By Jeremy Spitz

Santa Cruz high-school students received a firsthand lesson in state politics last Friday as Lt. Gov. John Garamendi hosted a panel discussion with local lawmakers and educators to oppose the governor’s proposed budget cut to education.

The 10-person panel included representatives from Santa Cruz K-12 education, Cabrillo College and UC Santa Cruz. The group convened in the school’s library in front of more than 200 students, faculty and administrators from neighboring school districts.

California is facing a $14.5 billion state budget deficit. Gov. Arnold Schwarzenegger has proposed drastic cuts across the board in an attempt to close the spending gap, including a 10-percent cut in public education funding, a decrease of approximately $4.8 billion. The coalition, which also included state Sen. Joe Simitian, had a simple message for the governor: find the money somewhere else.

Barry Kirschen, president of the local chapter of the American Federation of Teachers and an auto shop teacher at Santa Cruz High, tried to bring the numbers to a scale the students could appreciate. He explained that the cuts would eliminate 100,000 teachers in the state, and that 250 in Santa Cruz County had already received pink slips.

“It means that close to 20 of your faculty, some of them right here at Santa Cruz High, that have a classroom this year will not be in a classroom next year,” Kirschen said. “It means that more students will be sitting next to you in the classrooms that remain.”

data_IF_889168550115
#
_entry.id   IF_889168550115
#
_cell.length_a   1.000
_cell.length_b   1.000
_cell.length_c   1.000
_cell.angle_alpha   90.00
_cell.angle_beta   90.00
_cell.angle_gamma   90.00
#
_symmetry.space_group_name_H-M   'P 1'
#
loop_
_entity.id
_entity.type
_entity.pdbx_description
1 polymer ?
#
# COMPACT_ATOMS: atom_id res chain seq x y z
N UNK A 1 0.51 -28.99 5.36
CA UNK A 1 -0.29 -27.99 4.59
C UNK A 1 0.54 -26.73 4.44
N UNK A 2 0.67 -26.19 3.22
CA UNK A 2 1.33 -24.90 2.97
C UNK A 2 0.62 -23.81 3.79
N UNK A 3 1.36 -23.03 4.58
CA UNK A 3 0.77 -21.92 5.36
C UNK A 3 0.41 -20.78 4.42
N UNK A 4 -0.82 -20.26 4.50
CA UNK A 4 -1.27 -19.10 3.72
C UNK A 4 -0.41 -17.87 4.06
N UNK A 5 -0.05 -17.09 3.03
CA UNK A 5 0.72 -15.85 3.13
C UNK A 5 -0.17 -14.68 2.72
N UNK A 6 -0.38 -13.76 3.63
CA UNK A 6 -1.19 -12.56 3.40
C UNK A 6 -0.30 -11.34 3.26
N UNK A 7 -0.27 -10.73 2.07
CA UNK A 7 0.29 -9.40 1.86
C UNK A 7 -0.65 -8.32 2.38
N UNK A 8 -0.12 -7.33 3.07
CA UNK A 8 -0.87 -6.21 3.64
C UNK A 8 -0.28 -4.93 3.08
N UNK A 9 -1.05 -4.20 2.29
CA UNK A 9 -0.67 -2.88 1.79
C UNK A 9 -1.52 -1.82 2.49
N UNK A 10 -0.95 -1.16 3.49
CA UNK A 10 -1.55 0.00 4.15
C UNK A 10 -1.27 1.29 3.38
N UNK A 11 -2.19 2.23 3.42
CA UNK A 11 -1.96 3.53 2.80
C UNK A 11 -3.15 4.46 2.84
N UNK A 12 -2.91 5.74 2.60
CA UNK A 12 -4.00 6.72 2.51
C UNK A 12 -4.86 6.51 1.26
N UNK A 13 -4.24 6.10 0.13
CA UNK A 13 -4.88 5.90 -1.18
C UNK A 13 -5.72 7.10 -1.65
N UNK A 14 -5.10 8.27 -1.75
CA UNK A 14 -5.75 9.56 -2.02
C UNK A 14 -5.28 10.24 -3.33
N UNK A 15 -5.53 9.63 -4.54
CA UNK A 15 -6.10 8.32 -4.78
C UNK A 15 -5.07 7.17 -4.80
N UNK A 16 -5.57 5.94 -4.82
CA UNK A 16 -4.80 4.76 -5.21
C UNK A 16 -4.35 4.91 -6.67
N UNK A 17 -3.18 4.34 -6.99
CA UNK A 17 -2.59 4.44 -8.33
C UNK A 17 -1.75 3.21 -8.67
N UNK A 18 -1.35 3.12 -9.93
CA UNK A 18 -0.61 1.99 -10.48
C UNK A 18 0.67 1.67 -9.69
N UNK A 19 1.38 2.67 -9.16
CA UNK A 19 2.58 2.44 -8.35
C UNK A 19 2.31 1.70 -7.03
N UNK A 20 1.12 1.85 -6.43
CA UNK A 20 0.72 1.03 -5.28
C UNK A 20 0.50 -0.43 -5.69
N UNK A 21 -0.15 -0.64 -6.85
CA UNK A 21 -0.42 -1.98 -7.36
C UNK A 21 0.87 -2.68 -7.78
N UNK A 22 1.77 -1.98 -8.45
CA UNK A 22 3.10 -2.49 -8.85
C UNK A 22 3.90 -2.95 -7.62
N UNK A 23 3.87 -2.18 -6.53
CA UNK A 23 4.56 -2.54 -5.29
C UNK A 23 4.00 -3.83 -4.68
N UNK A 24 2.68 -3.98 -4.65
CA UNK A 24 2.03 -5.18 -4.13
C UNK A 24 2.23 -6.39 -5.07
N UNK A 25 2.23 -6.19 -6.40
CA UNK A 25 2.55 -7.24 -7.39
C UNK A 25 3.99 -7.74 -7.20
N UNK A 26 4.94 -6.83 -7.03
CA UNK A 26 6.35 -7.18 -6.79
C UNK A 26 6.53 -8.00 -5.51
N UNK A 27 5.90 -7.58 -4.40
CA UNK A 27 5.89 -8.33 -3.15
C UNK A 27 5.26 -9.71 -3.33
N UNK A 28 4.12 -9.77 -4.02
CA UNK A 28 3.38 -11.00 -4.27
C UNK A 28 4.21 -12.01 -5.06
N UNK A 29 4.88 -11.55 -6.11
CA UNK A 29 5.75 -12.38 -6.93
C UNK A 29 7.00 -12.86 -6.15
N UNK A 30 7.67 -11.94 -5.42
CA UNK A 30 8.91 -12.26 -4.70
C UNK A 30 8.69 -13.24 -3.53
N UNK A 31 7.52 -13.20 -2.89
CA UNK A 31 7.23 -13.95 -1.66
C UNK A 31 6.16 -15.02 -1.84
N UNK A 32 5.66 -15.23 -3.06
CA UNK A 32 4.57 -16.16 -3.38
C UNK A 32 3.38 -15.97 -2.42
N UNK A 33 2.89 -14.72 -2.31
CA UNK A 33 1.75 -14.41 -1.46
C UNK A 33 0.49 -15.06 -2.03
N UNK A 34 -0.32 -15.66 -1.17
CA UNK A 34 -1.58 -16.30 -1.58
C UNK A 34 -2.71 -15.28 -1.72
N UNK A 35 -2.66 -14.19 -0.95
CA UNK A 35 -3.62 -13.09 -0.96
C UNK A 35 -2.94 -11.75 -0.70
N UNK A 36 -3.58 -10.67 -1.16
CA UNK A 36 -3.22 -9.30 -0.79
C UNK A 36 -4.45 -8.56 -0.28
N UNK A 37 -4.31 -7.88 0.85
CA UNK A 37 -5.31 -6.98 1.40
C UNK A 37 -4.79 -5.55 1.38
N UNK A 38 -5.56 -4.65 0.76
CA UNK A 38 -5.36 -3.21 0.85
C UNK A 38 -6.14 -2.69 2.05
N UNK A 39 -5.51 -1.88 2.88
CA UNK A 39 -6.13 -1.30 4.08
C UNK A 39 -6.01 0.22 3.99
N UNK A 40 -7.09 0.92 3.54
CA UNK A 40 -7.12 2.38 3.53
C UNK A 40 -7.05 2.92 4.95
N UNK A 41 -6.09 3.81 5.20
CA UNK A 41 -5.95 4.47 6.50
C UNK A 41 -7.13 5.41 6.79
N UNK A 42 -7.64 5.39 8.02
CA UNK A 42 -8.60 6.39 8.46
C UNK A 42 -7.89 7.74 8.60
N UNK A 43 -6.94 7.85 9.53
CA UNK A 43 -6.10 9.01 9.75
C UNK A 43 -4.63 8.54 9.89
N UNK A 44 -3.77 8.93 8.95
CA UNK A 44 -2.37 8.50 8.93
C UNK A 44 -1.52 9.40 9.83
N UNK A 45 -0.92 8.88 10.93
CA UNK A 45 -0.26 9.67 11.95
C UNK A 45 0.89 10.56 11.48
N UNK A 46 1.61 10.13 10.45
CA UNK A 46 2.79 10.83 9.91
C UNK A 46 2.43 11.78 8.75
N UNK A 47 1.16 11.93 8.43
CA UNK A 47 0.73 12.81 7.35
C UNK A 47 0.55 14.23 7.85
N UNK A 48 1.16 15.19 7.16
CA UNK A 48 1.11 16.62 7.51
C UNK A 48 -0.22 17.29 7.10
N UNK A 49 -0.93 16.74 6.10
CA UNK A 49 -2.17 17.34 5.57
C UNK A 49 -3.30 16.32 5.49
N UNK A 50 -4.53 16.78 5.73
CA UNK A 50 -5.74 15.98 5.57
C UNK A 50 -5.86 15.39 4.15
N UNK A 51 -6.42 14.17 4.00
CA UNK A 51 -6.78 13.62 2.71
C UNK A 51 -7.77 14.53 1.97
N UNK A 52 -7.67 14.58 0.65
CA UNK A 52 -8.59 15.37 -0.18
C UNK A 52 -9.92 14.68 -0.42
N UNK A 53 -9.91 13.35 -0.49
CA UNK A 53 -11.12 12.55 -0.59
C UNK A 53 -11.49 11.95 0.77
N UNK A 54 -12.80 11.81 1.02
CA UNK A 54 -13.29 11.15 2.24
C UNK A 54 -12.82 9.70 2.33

The lieutenant governor sought to bring attention to the threats facing education and made the case for more public investment, stressing the importance of education for California’s future.

“All of us have a decision to make,” Garamendi said to the crowd. “Are we going to reestablish [public education] as one of the principle foundations of economic growth and social justice in the state of California, or are we just going to let it go?”

Garamendi lamented that California had fallen to 46th in the nation in spending per pupil and is poised to drop another $800 per student under the current plan. He called our current trajectory “shameful,” and warned that a weak education system would lead to a weak economy.

Garamendi went further into the territory considered highly dangerous by most politicians. Though he stopped short of mentioning taxes specifically, he said that Californians would have to take steps to increase revenue for education.

“We are the wealthiest state in the entire nation,” he said. “The question is, how do we use that wealth? Do we use it in a way that creates future opportunities? We’re not doing that right now.”

Other members of the panel gave a voice to the different groups affected by the governor’s cuts.

“We can’t afford these budget cuts,” said Marko Realmonte, president of the Cabrillo Student Senate. Realmonte and other panel members went on to describe the larger classes, increased fees, and decreased quality that would follow Schwarzenegger’s budget.

Solymar Sola-Negron, a second-year student representing the UC Students Association, said that she is worried about the effect of increased fees on low-income and underrepresented students. She encouraged the students to keep fighting for their education, against the budget cuts and in general: “We have to keep mandating that the needs we have as students are met.”